She also brought humanity to all her research. For the bread book she had interviewed dozens of bakers up, down, and across Italy, but not had the chance to tell their stories. In Nonna's Kitchen, published in 1997, told the stories of the women who are the engine of Italian culture: grandmothers. She narrowed the list to several dozen, of course focusing on their recipes but also on their lives—which naturally mirrored the history of twentieth-century Italy. During the editing process she wrote me that she feared she would be asked to downplay the stories of wartime poverty and scarcity that ran through the women’s lives, and to focus only on the relatively few rich grandmothers she had interviewed. The most inventive cooking is of course based on thrift and need, and she was determined to show how hardship could result in beauty. Luckily, her editors recognized that. The book is a model of how to tell personal history and tell people how to make good food, as I wrote on this site when it was published.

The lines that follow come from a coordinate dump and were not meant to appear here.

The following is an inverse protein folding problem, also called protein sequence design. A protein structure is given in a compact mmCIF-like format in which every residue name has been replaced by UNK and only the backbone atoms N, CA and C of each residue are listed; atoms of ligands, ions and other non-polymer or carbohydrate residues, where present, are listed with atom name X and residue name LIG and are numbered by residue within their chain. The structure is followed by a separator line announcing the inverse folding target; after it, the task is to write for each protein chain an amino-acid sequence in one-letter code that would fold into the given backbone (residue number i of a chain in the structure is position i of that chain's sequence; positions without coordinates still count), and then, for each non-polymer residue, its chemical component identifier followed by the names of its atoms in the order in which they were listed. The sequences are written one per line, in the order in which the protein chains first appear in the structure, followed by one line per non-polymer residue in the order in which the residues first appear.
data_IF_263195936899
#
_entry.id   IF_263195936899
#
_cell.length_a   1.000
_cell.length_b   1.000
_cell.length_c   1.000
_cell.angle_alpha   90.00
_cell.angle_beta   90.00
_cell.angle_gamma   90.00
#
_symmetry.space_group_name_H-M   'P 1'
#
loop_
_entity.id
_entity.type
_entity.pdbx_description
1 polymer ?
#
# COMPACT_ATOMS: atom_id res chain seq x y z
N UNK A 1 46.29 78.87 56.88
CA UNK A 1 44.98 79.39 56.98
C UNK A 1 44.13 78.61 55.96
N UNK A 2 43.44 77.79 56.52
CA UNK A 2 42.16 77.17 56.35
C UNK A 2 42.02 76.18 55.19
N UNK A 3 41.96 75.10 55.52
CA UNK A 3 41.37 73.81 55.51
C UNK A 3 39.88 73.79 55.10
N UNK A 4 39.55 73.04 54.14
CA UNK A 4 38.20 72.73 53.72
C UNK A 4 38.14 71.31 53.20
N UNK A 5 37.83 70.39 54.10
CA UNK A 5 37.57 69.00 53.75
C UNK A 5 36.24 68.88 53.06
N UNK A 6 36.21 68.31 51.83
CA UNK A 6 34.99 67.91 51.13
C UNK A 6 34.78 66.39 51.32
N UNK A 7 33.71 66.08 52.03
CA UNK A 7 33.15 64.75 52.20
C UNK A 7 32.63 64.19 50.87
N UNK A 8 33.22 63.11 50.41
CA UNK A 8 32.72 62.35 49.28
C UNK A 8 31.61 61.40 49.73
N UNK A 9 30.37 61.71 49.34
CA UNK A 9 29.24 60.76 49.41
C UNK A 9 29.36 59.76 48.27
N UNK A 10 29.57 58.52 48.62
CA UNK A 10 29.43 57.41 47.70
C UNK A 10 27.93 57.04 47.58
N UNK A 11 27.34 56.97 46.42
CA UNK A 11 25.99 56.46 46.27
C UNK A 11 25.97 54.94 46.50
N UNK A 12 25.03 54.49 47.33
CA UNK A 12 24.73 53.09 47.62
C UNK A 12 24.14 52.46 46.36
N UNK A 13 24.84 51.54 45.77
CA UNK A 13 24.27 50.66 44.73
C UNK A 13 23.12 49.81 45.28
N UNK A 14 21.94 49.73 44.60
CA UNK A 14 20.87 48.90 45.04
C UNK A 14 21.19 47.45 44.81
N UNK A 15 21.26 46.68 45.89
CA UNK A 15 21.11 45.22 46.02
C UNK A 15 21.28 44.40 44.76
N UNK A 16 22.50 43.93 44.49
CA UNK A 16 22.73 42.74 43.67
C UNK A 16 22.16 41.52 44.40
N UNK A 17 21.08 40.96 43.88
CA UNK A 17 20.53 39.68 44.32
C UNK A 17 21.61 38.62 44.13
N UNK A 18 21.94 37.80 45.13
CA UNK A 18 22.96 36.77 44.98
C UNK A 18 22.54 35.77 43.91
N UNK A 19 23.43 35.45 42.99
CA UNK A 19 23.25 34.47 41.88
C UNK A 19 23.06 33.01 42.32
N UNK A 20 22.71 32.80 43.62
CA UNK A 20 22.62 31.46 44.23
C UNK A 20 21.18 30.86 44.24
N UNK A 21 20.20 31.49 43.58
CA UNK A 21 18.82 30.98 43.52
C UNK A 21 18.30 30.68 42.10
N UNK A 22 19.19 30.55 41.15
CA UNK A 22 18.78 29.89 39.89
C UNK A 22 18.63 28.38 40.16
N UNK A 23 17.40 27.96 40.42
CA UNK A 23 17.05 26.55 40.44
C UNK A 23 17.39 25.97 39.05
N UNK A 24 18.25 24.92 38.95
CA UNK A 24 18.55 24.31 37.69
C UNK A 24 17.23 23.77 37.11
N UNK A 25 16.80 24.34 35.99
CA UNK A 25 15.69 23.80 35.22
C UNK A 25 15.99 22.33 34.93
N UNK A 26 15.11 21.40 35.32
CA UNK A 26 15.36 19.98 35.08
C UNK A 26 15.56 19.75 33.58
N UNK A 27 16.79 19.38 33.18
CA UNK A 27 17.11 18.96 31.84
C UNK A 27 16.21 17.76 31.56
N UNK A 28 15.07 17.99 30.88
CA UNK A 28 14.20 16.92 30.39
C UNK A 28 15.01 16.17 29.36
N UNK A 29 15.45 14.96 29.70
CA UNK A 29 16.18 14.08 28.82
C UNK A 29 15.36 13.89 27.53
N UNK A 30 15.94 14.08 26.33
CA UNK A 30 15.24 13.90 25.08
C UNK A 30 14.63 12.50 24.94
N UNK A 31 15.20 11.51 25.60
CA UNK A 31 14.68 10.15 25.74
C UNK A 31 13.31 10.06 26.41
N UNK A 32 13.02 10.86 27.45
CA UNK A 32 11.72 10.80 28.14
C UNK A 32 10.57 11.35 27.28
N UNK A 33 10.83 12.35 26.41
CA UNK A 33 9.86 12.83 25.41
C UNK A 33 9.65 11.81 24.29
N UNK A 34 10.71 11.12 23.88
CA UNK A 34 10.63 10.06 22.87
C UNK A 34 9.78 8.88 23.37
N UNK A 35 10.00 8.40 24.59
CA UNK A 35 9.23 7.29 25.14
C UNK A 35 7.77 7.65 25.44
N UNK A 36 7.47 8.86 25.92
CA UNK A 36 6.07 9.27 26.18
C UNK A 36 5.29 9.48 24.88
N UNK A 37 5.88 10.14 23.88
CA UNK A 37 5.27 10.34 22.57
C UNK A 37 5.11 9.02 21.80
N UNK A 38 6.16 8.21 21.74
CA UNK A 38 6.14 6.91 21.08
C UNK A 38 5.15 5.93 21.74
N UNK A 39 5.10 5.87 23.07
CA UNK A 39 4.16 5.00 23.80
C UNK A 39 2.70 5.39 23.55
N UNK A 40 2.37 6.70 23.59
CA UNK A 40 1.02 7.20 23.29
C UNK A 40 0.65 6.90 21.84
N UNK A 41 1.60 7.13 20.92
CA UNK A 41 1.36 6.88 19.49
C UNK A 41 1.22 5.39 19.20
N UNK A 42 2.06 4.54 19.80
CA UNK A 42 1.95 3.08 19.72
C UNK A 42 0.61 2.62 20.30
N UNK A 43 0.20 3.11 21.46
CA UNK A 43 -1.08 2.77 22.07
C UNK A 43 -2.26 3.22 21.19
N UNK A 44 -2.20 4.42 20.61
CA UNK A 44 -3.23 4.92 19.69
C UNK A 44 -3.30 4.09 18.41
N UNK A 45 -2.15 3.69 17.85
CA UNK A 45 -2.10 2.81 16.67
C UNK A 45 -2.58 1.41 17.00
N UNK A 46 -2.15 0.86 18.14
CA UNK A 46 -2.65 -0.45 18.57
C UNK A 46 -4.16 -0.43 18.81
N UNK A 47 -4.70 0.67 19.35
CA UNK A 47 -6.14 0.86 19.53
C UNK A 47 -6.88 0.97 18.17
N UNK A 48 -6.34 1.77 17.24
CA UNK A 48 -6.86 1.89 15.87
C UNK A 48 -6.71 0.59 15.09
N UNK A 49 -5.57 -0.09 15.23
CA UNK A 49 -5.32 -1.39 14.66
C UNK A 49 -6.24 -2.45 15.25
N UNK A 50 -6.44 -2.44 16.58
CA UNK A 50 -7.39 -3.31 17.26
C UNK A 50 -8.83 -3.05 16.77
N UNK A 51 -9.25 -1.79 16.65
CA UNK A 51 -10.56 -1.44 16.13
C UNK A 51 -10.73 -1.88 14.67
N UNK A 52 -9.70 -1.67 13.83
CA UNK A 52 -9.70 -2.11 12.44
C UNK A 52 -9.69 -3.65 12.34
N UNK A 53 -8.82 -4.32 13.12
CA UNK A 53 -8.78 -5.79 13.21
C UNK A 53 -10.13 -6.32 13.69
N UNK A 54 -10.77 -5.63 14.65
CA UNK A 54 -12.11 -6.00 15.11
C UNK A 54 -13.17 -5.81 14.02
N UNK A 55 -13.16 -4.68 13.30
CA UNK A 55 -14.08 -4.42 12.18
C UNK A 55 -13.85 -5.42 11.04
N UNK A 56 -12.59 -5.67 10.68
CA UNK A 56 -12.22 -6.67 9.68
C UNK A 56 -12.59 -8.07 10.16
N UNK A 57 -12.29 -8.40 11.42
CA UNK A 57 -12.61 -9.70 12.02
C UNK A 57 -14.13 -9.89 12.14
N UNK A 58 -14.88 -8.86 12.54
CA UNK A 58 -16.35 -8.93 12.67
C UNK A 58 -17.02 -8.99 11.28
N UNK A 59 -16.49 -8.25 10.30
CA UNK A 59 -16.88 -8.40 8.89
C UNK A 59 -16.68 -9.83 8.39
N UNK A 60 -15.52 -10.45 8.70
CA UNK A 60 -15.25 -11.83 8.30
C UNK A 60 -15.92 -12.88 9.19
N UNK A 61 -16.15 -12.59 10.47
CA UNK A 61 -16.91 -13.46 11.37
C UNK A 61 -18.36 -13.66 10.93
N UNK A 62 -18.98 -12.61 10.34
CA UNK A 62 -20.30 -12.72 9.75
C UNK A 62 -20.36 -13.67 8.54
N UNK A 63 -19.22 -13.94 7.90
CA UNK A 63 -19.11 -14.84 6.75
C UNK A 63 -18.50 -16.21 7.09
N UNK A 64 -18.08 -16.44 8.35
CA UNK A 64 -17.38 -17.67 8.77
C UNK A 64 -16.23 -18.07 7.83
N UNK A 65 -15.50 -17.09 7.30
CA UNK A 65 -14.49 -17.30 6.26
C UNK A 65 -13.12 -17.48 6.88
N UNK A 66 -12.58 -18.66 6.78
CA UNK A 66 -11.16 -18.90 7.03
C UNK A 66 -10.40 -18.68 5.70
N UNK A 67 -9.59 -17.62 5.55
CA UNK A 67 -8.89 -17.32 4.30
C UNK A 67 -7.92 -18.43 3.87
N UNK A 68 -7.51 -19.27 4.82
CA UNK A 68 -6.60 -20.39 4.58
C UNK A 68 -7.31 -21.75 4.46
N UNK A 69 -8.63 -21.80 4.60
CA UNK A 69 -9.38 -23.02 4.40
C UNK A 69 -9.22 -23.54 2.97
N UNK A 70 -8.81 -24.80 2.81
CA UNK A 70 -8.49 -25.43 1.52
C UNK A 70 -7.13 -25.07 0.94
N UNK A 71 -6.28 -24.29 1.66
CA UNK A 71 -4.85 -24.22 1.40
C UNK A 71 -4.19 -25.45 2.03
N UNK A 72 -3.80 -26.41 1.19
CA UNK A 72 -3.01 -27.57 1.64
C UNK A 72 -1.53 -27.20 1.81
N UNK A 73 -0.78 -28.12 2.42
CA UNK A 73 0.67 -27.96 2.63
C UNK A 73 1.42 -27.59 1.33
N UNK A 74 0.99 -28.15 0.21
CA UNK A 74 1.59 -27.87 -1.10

The books broke ground in their depth of research and consideration of food as an integral part of regional culture. But they were also models of clear instructions and good sense. (For bread: “The one ingredient and technique not listed in this section is patience. Rome wasn’t built in a day, and some of its breads need a little time to let their character mature … don’t let bread baking dictate your day.” And, in a letter to me, “I always wrap the loaf in foil before putting it in a ziplock bag. I think foil is crucial for holding moisture in—plastic wrap doesn't quite do the trick on its own—or maybe it's just double insurance.”) Fred Plotkin, the author of Italy for the Gourmet Traveler and Recipes from Paradise and himself an exemplar of research and love of every corner of Italy, wrote me when I told him the sad news about Field, "I was recently interviewed about food topics and some of the questions required a lot of consideration before I could answer. However, when asked who my favorite cookbook author is, I immediately responded 'Carol Field.' Her recipes are impeccably rational but infused with cooking wisdom that a mere writer could not achieve. Her sense of context—that every dish has a ‘somewhereness’ about it—made discovering it more meaningful and pleasurable.”